I was trying to make a joke, IF Tolush had made that boast AND THEN found out he was playing BLACK, then - actually I am going to draw a diagram and post it at Instagram.
I'll post the link later.
|Aug-27-16|| ||Pinkerton: "I've Got Nothing Tolush." - Kotov the Day.|
|Aug-27-16|| ||thegoodanarchist: <offramp: ...
I'll post the link later.>
It's already here:
|Aug-27-16|| ||rainingpieces: 22...Bxe2 strikes me as an odd decision at first glace, but it has its points. Perhaps that knight would be dangerous on h5. However, Bxe2 does allow White's queen to enter Black's camp more quickly, unless White doesn't mind giving up an exchange.|
|Aug-27-16|| ||RandomVisitor: After 22.Nxg7 black has a tough game
click for larger view
+0.62/33 22...Rad8 23.Nd4 Rxd4 24.Qg4 Bxf1 25.Nxe6 Bxg2+ 26.Kxg2 Rd7 27.gxf6 Bxf6 28.Nxc7 Rg7 29.Bxb4 Rc8 30.Nd5 Rxc2+ 31.Kf1 Rxg4 32.hxg4 Rc6 33.g5 Bxb2 34.Ra2 Bd4 35.Rd2 Bg7 36.f5 h6 37.f6 Nxf6 38.gxf6 Bxf6 39.Nxf6 Rxf6+ 40.Ke2 Kh7 41.Ke3 Re6 42.Rd5 Kg6 43.Bd6 h5 44.Bg3 Rb6 45.Bh4 Rb5 46.Rd6+ Kf5 47.Rxa6
+0.61/32 22...Qc8 23.gxf6 Bxf6 24.Bxb4 Rd8 25.Qe1 Bxg7 26.Rg1 Nf6 27.Bc3 Ra7 28.Ng3 Rg8 29.Be5 Qxc2 30.Rc1 Qd3 31.Rc3 Qd8 32.Nxe4 Nd5 33.Nc5 Bxe5 34.Qxe5+ Qf6 35.Qxf6+ Nxf6 36.Nxe6 Rd7 37.Bc6 Rd2 38.b4 Rb2 39.Bxb5 axb5 40.Ng5 h6 41.Rc6 hxg5 42.Rxf6 g4 43.Rf5 Rxb4 44.hxg4 Rb2 45.Rh5+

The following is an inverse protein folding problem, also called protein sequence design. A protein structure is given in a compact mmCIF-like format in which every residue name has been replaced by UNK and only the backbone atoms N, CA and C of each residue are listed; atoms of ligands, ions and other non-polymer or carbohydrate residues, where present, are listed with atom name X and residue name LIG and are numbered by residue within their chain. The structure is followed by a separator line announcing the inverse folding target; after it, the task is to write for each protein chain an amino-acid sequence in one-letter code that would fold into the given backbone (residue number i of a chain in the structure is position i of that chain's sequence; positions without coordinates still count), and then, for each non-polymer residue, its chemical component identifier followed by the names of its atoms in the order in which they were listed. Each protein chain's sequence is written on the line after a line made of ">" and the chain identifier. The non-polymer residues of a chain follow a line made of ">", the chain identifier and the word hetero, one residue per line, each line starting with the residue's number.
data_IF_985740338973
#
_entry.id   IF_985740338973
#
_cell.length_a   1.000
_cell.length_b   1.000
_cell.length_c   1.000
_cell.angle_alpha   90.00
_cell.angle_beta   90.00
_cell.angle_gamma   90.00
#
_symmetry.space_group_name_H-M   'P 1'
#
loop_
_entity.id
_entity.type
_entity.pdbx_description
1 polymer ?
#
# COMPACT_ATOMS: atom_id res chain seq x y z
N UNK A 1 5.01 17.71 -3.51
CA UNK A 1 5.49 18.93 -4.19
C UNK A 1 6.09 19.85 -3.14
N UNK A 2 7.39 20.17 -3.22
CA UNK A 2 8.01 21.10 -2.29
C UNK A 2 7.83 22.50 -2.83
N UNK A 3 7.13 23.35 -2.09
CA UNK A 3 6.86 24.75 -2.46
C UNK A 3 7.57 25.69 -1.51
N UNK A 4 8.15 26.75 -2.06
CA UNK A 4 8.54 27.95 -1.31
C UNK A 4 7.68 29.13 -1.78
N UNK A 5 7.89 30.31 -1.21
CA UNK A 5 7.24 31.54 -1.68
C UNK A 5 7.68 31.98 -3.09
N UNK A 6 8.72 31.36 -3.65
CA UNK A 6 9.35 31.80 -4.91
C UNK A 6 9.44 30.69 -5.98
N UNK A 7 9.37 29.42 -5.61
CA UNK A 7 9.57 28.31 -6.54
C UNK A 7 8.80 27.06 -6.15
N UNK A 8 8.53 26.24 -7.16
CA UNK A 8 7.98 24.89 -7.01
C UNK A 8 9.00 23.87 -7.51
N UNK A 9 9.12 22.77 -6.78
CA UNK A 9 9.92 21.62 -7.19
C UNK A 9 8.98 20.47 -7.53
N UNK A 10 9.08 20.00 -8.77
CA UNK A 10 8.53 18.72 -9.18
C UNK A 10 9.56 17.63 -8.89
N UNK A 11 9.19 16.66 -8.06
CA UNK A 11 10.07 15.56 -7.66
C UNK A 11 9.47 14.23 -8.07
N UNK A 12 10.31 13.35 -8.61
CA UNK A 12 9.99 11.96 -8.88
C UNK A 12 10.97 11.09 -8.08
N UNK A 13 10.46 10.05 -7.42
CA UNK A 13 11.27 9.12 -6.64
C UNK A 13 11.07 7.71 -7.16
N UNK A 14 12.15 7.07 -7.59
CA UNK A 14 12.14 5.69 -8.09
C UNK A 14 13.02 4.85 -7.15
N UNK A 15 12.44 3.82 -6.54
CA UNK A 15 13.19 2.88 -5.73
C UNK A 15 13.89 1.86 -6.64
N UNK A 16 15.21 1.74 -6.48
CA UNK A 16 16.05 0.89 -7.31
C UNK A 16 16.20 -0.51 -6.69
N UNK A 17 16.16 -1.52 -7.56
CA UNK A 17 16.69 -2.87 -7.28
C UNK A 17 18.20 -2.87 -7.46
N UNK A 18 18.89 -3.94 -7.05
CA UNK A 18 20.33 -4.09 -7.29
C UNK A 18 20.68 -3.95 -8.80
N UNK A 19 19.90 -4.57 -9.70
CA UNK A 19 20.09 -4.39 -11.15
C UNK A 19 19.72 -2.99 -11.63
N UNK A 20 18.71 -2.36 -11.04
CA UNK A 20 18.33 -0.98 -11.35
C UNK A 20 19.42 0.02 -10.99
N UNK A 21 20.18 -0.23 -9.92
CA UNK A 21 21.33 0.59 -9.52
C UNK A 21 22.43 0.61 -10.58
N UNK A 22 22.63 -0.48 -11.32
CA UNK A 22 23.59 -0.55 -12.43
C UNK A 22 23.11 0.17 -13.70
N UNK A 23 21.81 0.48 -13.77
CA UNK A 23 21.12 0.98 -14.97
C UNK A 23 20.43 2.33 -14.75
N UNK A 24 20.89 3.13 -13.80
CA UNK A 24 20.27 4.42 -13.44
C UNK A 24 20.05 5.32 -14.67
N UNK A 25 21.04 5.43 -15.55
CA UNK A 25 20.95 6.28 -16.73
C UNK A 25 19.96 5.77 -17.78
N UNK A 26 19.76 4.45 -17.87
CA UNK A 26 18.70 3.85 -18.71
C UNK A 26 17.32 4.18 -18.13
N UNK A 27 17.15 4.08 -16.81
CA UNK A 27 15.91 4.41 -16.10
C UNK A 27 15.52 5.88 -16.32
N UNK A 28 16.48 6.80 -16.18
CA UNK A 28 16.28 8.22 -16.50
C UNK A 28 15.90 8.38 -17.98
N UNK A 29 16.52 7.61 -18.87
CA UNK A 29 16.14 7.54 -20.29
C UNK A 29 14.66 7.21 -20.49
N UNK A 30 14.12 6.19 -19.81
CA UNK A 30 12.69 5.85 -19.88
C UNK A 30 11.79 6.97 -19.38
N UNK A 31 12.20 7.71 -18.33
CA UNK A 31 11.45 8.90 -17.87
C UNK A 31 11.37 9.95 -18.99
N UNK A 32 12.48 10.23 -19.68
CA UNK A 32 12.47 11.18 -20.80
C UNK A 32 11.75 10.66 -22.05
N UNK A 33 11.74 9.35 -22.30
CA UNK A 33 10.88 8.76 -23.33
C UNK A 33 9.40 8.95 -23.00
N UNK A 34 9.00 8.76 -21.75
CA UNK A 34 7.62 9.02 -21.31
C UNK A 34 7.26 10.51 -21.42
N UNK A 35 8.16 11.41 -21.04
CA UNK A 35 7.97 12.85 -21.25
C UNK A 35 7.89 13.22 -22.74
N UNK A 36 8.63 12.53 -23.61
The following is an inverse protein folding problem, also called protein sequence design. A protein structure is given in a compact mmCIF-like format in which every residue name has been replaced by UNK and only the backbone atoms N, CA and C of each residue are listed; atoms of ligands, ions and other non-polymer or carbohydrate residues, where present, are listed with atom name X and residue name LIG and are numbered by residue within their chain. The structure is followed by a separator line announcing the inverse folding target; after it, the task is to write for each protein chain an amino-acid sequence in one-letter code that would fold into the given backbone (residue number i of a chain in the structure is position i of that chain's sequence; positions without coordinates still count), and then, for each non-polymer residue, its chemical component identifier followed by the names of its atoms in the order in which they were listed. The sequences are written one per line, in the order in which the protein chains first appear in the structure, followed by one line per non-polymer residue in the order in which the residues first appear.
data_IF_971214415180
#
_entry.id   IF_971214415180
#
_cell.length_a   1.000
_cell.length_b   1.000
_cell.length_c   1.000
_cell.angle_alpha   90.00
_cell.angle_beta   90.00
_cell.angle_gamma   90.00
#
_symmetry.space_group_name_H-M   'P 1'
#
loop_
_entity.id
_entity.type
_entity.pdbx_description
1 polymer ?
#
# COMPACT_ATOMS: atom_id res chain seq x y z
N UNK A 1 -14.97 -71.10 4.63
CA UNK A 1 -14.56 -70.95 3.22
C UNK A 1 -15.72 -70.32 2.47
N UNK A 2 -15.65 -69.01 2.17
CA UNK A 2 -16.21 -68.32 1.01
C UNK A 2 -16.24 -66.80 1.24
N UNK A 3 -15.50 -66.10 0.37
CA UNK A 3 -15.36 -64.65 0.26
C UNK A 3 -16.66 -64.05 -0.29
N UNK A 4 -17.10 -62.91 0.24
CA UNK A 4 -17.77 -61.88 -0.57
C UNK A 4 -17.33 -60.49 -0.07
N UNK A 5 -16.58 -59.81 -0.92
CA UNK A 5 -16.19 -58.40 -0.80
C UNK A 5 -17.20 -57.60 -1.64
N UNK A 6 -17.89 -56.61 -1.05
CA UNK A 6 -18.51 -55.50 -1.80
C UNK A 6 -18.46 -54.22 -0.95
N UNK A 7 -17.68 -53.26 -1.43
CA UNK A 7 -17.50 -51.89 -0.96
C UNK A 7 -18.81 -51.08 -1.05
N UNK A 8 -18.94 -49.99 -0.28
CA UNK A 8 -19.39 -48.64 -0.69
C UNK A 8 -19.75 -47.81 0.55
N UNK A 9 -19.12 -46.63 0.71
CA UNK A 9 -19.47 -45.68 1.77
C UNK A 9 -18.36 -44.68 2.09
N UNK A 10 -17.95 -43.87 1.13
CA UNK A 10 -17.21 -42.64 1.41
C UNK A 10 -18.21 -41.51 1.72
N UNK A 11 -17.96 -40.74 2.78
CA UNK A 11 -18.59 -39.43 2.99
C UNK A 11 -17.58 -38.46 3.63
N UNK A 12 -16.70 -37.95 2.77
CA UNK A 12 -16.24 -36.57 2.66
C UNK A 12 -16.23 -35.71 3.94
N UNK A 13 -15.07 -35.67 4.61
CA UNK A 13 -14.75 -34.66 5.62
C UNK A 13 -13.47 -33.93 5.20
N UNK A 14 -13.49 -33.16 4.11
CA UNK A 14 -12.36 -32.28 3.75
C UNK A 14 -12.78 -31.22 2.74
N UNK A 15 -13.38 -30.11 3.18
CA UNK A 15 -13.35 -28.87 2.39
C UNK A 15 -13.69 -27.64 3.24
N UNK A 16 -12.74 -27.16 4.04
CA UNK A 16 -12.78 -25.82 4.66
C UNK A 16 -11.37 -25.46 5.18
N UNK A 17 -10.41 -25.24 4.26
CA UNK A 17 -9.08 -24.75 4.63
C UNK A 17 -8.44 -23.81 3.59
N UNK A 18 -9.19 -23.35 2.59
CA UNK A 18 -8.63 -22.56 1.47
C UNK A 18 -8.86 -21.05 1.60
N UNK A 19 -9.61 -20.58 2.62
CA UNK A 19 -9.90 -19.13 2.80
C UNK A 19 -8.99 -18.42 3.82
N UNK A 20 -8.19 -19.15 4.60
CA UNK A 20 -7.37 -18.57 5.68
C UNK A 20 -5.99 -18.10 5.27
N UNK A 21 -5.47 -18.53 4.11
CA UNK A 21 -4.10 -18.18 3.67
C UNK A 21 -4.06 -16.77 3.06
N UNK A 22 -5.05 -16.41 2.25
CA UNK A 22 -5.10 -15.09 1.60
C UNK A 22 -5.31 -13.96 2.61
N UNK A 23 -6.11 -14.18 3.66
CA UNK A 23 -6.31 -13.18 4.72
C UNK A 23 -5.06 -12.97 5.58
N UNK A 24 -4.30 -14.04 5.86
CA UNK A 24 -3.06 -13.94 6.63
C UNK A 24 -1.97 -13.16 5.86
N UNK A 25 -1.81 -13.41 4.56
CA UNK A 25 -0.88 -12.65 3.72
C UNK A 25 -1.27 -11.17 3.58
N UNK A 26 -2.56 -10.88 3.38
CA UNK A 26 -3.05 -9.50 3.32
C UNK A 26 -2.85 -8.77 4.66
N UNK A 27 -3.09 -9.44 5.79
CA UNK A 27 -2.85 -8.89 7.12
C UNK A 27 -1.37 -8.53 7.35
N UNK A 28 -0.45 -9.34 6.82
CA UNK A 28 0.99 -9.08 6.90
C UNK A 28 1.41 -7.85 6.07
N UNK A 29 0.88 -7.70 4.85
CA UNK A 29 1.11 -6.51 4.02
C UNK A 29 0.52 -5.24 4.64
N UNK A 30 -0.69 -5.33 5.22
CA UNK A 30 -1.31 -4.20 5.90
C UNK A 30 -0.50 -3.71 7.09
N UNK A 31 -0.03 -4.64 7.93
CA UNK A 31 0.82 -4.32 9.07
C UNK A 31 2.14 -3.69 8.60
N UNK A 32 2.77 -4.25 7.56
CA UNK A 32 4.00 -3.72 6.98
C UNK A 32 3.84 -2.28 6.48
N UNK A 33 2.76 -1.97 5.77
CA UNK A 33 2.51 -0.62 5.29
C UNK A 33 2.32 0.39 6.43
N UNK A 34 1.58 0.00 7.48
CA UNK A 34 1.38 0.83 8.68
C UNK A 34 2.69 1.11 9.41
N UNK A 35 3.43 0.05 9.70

|Aug-27-16|| ||victim2: This is good because Tolush is in fact my favorite player. Blacks attack and setup was too basic staid time consuming and unproductive.|
|Aug-27-16|| ||RandomVisitor: After 20.Bc3 under best play it seems that black must still allow the attack on g7|
click for larger view
<+0.25/34 20...Rad8 21.Nh5 f6 22.Nxg7> Bxe2 23.Nxe6 Bxd1 24.Nxc7 Bxc2 25.exd5 Rb8 26.Ne6 Rf7 27.Nd4 Bc5 28.Nc6 Nxc6 29.dxc6 Bb4 30.Bd4 Rd8 31.Bb6 Rd2 32.c7 Ne7 33.Rfe1 Bf5 34.Ra4 Rxg2 35.Rxb4 Rg3 36.Bd4 Rxh3+ 37.Kg1 Nd5 38.Rb8+ Kg7 39.c8Q Bxc8 40.gxf6+ Nxf6 41.Rxc8 Rh4 42.Rc6 Rxf4 43.Bc3 Rg4+ 44.Kh2